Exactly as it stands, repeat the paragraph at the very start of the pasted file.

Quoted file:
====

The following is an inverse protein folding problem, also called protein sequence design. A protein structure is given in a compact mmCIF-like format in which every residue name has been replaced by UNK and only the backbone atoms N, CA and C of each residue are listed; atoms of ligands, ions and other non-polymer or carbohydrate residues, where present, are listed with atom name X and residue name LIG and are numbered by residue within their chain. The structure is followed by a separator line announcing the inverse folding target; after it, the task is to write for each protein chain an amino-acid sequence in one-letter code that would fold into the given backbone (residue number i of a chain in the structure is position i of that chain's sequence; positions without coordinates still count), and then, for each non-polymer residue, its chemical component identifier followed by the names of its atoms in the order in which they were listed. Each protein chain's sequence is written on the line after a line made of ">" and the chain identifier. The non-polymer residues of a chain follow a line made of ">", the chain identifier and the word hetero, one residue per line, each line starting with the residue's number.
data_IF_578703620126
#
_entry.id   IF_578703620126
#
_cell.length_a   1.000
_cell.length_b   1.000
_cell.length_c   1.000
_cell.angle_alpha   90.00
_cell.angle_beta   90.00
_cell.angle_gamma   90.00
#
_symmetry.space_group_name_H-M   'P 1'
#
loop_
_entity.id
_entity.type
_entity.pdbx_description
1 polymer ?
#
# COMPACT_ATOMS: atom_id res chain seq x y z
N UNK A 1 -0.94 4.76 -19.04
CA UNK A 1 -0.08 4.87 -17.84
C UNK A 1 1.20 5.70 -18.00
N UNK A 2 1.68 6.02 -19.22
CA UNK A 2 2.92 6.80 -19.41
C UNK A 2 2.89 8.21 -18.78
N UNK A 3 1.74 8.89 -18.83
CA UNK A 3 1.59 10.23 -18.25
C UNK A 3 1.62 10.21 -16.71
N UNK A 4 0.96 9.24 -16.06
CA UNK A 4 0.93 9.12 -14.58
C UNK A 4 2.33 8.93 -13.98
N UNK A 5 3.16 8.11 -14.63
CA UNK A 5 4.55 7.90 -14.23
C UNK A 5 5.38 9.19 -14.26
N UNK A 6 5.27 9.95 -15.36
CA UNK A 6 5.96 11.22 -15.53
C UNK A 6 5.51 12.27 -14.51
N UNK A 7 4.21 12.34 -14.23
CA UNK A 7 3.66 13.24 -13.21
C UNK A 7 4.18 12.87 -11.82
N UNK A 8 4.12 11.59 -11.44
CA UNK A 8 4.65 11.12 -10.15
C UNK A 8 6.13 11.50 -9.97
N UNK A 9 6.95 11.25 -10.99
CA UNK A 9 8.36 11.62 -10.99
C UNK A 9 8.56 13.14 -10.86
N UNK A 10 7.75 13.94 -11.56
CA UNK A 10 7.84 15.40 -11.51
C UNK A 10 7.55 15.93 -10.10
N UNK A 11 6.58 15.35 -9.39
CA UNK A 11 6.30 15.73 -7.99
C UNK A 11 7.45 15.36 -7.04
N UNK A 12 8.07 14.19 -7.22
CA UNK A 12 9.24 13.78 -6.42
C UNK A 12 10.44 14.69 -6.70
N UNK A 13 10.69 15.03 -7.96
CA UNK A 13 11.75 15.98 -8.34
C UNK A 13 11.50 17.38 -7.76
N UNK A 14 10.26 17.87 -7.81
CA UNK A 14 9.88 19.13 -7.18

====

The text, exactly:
The following is an inverse protein folding problem, also called protein sequence design. A protein structure is given in a compact mmCIF-like format in which every residue name has been replaced by UNK and only the backbone atoms N, CA and C of each residue are listed; atoms of ligands, ions and other non-polymer or carbohydrate residues, where present, are listed with atom name X and residue name LIG and are numbered by residue within their chain. The structure is followed by a separator line announcing the inverse folding target; after it, the task is to write for each protein chain an amino-acid sequence in one-letter code that would fold into the given backbone (residue number i of a chain in the structure is position i of that chain's sequence; positions without coordinates still count), and then, for each non-polymer residue, its chemical component identifier followed by the names of its atoms in the order in which they were listed. Each protein chain's sequence is written on the line after a line made of ">" and the chain identifier. The non-polymer residues of a chain follow a line made of ">", the chain identifier and the word hetero, one residue per line, each line starting with the residue's number.